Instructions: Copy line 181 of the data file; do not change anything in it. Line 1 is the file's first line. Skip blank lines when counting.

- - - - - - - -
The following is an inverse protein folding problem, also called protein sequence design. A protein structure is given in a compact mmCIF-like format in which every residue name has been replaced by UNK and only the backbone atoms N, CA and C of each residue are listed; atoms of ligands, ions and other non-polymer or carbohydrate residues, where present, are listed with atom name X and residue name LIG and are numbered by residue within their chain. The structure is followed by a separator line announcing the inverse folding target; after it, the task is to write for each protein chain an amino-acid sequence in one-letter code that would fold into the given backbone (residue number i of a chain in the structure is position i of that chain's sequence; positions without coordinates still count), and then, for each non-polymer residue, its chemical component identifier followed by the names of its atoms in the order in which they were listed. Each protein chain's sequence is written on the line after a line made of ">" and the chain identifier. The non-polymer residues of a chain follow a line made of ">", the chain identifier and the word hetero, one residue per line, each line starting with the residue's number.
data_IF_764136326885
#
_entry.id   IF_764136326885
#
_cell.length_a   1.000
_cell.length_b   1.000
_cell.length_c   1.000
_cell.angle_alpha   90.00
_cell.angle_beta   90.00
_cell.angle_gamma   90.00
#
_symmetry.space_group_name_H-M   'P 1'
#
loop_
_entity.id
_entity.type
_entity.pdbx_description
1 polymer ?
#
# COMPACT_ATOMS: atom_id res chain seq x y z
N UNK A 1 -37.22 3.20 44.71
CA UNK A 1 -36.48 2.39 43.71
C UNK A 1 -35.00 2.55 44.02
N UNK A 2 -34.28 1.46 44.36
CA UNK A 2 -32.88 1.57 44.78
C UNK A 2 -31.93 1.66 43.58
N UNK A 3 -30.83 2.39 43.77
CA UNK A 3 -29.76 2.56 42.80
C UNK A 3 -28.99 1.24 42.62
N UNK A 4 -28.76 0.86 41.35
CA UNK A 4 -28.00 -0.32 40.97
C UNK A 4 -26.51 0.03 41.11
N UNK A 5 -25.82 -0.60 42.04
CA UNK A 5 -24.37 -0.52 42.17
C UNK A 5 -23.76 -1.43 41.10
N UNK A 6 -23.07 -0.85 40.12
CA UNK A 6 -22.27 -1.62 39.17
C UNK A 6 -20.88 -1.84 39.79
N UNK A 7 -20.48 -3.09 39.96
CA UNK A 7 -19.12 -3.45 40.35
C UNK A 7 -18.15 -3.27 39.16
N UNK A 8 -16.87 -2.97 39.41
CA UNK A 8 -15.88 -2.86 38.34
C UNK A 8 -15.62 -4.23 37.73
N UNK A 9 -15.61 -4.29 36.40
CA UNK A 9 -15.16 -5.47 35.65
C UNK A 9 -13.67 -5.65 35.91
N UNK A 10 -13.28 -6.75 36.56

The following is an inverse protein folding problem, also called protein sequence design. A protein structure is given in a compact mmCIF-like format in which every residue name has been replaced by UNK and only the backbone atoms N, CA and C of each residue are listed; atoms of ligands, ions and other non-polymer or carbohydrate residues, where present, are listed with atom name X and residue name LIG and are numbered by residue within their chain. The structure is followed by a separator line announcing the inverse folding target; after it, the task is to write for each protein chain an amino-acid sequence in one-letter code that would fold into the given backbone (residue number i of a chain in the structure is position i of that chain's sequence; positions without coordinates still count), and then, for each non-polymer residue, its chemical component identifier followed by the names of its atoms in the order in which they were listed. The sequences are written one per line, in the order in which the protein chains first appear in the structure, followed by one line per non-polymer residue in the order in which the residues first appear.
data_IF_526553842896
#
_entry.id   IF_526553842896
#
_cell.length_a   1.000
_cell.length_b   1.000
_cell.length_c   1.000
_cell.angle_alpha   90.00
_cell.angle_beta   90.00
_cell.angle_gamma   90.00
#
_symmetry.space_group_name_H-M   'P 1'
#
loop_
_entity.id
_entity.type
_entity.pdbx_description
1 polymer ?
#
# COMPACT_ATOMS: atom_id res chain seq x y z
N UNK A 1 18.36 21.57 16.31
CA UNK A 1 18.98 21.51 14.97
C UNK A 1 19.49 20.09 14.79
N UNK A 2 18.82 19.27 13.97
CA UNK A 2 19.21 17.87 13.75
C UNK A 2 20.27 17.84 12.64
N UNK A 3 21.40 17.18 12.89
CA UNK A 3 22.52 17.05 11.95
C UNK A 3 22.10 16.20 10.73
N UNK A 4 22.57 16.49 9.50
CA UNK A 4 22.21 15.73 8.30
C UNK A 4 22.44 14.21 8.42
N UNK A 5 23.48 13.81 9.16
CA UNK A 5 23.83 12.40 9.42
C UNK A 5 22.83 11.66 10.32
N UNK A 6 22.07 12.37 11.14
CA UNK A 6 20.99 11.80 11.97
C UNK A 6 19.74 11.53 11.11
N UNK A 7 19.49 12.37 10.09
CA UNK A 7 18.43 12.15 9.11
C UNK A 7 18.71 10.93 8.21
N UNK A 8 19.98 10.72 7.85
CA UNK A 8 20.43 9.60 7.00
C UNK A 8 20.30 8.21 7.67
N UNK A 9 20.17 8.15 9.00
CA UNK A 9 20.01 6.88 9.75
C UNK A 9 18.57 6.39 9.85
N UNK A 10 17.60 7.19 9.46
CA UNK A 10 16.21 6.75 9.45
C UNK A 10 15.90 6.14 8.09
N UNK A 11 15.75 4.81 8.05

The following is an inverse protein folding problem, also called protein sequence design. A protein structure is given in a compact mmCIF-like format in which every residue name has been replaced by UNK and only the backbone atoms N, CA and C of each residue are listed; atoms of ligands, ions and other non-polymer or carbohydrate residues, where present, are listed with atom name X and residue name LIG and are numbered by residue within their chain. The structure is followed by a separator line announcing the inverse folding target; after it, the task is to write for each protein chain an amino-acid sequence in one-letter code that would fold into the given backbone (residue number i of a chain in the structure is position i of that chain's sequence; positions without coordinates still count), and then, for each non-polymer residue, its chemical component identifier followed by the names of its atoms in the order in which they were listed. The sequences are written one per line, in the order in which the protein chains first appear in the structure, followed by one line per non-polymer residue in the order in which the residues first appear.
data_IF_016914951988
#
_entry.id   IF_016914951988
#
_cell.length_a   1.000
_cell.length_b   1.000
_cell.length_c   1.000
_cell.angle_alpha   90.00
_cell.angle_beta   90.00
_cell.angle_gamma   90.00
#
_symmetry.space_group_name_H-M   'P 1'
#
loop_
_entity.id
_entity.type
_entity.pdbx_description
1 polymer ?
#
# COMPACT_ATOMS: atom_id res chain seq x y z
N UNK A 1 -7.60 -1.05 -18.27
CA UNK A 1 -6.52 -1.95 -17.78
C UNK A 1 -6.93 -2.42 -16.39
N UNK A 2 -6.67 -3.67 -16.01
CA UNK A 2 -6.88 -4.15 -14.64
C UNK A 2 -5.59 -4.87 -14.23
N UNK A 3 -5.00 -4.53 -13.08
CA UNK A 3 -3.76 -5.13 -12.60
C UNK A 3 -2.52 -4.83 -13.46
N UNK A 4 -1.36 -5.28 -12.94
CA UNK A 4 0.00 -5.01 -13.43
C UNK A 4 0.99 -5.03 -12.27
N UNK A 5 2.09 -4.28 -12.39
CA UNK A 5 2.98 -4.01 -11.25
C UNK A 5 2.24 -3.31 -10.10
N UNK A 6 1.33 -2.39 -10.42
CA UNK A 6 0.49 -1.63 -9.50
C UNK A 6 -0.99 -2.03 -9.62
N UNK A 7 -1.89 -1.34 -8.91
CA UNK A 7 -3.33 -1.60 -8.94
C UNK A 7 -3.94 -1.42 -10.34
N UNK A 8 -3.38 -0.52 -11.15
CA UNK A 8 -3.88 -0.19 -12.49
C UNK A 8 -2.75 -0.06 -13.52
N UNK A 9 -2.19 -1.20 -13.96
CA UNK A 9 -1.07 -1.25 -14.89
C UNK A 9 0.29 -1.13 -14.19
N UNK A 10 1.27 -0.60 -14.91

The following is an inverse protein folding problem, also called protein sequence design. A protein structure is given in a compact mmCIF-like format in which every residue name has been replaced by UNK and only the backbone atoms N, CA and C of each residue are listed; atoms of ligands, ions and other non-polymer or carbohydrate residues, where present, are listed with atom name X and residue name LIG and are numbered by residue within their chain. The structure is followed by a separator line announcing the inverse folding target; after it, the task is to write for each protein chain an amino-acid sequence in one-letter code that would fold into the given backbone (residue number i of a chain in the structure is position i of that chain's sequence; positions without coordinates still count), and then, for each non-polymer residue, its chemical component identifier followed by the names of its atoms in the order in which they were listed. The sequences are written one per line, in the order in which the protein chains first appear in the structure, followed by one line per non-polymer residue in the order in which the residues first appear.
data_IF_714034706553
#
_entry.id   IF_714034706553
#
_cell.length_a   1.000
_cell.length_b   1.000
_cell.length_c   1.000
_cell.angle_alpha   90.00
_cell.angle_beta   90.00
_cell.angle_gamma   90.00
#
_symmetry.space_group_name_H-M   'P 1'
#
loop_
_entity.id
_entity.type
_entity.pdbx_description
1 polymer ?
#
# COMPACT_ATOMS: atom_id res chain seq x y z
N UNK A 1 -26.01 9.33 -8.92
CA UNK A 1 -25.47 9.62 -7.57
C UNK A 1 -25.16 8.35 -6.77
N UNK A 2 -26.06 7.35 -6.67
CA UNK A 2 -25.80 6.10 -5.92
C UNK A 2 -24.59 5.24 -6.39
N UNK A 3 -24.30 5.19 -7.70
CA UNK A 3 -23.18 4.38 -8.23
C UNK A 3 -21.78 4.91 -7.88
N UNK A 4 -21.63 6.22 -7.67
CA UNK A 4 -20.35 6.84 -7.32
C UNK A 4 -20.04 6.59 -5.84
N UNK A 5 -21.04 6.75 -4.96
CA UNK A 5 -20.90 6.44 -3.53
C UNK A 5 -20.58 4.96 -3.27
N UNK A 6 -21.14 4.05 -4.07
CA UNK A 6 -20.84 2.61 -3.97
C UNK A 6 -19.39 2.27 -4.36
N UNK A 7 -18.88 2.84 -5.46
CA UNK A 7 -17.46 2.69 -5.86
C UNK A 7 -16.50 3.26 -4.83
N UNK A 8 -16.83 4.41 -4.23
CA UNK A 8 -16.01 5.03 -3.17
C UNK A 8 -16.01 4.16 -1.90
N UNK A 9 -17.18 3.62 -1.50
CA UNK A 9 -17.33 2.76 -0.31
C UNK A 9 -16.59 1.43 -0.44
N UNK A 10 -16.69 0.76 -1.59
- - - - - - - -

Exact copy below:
N UNK A 4 -21.63 6.22 -7.67